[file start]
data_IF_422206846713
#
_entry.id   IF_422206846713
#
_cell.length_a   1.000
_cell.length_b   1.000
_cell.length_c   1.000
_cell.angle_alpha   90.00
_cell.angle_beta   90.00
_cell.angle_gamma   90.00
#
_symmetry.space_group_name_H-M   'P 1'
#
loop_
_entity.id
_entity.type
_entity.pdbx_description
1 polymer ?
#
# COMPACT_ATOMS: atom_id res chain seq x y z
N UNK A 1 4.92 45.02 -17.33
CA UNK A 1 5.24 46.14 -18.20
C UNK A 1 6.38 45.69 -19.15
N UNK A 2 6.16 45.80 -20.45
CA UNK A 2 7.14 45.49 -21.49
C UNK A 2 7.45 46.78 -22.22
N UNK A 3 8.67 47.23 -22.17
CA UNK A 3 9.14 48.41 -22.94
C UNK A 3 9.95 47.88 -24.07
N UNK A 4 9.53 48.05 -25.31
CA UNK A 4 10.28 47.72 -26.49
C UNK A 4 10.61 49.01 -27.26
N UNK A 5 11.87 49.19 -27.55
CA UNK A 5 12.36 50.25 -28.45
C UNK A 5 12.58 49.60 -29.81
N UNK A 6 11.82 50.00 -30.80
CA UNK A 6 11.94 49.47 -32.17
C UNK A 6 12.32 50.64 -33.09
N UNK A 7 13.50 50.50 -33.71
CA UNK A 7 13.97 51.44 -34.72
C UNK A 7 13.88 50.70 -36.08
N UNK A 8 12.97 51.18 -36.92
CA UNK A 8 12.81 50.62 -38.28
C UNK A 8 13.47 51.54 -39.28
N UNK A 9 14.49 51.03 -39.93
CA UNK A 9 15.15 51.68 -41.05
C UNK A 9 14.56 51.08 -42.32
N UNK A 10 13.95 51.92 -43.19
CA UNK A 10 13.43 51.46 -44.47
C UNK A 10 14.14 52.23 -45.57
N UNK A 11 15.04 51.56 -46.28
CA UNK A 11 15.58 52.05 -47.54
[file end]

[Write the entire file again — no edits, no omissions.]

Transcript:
data_IF_422206846713
#
_entry.id   IF_422206846713
#
_cell.length_a   1.000
_cell.length_b   1.000
_cell.length_c   1.000
_cell.angle_alpha   90.00
_cell.angle_beta   90.00
_cell.angle_gamma   90.00
#
_symmetry.space_group_name_H-M   'P 1'
#
loop_
_entity.id
_entity.type
_entity.pdbx_description
1 polymer ?
#
# COMPACT_ATOMS: atom_id res chain seq x y z
N UNK A 1 4.92 45.02 -17.33
CA UNK A 1 5.24 46.14 -18.20
C UNK A 1 6.38 45.69 -19.15
N UNK A 2 6.16 45.80 -20.45
CA UNK A 2 7.14 45.49 -21.49
C UNK A 2 7.45 46.78 -22.22
N UNK A 3 8.67 47.23 -22.17
CA UNK A 3 9.14 48.41 -22.94
C UNK A 3 9.95 47.88 -24.07
N UNK A 4 9.53 48.05 -25.31
CA UNK A 4 10.28 47.72 -26.49
C UNK A 4 10.61 49.01 -27.26
N UNK A 5 11.87 49.19 -27.55
CA UNK A 5 12.36 50.25 -28.45
C UNK A 5 12.58 49.60 -29.81
N UNK A 6 11.82 50.00 -30.80
CA UNK A 6 11.94 49.47 -32.17
C UNK A 6 12.32 50.64 -33.09
N UNK A 7 13.50 50.50 -33.71
CA UNK A 7 13.97 51.44 -34.72
C UNK A 7 13.88 50.70 -36.08
N UNK A 8 12.97 51.18 -36.92
CA UNK A 8 12.81 50.62 -38.28
C UNK A 8 13.47 51.54 -39.28
N UNK A 9 14.49 51.03 -39.93
CA UNK A 9 15.15 51.68 -41.05
C UNK A 9 14.56 51.08 -42.32
N UNK A 10 13.95 51.92 -43.19
CA UNK A 10 13.43 51.46 -44.47
C UNK A 10 14.14 52.23 -45.57
N UNK A 11 15.04 51.56 -46.28
CA UNK A 11 15.58 52.05 -47.54